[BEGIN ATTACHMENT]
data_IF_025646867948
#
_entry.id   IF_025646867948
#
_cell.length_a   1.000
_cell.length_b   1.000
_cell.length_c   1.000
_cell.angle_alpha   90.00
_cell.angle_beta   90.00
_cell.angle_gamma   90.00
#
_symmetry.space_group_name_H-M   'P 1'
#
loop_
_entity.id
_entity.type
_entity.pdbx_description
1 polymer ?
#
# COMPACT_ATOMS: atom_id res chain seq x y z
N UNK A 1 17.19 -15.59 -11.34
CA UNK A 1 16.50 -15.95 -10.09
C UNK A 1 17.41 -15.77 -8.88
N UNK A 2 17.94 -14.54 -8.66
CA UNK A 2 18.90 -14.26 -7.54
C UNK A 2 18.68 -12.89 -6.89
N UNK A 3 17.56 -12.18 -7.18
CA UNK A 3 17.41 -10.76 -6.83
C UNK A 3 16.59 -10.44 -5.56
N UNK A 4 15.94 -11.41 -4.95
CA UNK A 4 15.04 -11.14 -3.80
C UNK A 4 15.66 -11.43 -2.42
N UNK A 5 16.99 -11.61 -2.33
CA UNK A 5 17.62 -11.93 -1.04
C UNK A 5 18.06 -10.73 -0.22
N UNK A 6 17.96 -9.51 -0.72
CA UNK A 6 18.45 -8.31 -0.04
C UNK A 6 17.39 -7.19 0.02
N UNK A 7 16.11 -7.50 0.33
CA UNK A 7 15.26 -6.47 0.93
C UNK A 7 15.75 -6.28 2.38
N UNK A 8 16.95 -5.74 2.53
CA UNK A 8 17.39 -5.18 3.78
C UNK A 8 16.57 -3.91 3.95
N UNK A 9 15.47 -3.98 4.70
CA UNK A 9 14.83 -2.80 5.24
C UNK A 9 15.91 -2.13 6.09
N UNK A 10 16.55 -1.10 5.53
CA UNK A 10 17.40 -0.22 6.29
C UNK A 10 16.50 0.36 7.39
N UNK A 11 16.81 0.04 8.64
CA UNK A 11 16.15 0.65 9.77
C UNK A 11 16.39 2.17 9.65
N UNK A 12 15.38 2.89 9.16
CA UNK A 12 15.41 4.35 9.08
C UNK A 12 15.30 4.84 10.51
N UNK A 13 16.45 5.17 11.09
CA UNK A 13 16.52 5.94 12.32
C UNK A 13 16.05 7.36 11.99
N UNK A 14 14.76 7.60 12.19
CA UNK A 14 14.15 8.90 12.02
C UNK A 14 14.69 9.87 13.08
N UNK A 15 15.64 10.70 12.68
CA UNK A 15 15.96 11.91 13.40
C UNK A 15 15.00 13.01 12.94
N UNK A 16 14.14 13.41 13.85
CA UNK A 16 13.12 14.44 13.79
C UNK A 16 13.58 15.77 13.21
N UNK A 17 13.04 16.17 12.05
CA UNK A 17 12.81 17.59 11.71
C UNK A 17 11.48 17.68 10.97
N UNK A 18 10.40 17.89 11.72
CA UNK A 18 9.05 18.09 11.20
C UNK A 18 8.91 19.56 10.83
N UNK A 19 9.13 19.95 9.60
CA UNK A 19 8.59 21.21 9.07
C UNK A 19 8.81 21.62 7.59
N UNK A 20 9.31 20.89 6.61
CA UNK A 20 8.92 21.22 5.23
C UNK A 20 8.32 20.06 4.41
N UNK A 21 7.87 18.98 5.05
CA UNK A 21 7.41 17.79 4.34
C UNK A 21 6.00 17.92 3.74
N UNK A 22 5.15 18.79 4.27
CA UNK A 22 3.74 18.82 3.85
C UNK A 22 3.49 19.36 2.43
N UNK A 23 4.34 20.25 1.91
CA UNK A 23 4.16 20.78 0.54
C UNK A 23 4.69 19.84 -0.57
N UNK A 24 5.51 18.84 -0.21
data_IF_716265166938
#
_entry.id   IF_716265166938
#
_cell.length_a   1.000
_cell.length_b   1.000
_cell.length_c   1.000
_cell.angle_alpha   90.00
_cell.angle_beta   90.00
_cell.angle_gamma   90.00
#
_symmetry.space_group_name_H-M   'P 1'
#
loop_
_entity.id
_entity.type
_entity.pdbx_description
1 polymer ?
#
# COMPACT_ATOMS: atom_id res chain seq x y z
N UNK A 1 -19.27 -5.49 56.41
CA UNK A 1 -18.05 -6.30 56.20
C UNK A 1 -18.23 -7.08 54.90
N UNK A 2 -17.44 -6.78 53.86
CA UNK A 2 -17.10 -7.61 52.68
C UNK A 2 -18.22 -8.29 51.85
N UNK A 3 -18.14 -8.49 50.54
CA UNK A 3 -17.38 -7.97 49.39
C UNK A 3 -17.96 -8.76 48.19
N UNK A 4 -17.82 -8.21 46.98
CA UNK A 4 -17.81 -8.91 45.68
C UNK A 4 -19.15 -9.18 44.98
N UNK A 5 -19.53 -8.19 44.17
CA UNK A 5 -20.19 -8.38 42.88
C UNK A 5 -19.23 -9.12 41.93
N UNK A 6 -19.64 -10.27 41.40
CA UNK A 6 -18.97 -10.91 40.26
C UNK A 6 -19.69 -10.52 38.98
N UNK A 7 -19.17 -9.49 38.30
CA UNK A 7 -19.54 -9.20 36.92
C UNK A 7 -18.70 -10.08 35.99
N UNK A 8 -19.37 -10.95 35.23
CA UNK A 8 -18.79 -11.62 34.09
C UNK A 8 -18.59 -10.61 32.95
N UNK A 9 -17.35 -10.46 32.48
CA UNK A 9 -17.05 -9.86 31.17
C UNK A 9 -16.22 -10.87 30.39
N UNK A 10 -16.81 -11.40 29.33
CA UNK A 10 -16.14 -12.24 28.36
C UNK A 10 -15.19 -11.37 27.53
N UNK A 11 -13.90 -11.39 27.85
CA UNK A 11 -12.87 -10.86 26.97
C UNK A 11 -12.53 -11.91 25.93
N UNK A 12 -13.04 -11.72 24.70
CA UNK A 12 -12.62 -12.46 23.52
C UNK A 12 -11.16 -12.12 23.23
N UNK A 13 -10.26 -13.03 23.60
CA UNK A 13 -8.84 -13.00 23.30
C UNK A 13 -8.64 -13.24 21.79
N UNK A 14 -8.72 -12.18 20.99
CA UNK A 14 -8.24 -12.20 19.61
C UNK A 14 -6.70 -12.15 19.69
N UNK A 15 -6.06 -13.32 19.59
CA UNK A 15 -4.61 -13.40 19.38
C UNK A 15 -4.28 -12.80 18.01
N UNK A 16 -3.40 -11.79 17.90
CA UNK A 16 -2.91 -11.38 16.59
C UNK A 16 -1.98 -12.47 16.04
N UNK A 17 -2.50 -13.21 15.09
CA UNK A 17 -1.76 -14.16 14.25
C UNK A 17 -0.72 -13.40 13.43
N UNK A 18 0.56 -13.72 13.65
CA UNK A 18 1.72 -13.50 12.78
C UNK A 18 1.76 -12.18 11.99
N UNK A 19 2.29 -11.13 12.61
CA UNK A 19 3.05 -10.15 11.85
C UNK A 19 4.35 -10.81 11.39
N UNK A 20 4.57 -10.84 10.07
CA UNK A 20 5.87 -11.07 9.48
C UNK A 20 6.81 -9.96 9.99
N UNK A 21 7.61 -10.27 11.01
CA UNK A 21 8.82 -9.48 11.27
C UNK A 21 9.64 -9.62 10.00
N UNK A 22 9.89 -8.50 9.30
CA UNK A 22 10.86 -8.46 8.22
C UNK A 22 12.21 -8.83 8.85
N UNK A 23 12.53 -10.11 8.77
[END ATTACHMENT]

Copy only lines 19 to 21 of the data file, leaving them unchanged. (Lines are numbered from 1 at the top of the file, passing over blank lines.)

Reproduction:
#
# COMPACT_ATOMS: atom_id res chain seq x y z
N UNK A 1 17.19 -15.59 -11.34